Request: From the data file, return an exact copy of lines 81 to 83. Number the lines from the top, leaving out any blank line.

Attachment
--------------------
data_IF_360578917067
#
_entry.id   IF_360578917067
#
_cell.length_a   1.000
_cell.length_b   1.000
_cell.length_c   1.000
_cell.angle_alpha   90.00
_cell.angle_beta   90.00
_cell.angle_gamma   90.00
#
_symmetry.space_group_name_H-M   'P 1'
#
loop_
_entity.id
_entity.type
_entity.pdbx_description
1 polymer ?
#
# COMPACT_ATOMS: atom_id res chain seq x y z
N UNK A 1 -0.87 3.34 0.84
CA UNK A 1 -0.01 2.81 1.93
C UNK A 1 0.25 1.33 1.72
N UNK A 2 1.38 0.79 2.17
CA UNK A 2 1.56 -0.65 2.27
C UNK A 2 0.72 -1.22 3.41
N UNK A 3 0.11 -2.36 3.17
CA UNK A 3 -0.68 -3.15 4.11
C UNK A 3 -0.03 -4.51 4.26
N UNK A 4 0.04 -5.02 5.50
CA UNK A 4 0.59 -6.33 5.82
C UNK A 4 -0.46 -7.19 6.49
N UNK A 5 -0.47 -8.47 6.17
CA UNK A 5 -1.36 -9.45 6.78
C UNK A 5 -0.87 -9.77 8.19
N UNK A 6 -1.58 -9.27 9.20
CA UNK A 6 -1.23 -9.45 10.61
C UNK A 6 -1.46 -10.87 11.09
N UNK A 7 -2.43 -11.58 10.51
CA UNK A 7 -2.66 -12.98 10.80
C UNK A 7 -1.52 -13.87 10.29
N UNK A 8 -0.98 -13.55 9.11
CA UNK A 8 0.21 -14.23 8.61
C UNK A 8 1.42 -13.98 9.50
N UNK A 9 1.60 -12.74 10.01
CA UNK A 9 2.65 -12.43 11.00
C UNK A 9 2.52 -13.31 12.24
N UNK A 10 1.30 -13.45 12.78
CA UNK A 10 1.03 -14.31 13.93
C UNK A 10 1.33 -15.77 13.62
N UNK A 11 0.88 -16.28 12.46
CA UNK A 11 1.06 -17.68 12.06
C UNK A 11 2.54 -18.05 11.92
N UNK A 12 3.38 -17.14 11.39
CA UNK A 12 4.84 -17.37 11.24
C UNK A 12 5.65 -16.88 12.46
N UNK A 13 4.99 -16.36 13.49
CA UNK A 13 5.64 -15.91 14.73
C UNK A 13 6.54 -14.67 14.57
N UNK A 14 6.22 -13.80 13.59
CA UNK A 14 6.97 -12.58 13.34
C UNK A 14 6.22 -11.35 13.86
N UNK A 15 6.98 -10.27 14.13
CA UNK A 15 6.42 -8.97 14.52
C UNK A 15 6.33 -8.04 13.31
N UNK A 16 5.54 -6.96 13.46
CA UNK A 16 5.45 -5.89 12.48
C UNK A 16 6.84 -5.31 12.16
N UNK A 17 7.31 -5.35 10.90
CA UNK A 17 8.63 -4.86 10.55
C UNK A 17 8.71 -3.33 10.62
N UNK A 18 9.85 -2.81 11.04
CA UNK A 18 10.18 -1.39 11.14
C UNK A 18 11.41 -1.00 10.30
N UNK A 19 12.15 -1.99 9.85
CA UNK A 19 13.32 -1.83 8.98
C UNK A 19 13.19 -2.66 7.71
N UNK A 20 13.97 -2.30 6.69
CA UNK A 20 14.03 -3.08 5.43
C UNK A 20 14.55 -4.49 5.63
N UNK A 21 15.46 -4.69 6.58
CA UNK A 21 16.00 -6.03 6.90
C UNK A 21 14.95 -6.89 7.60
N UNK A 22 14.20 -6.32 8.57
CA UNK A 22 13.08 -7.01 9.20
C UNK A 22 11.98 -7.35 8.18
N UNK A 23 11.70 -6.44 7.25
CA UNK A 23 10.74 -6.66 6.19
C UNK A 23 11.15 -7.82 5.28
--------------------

N UNK A 21 15.46 -4.69 6.58
CA UNK A 21 16.00 -6.03 6.90
C UNK A 21 14.95 -6.89 7.60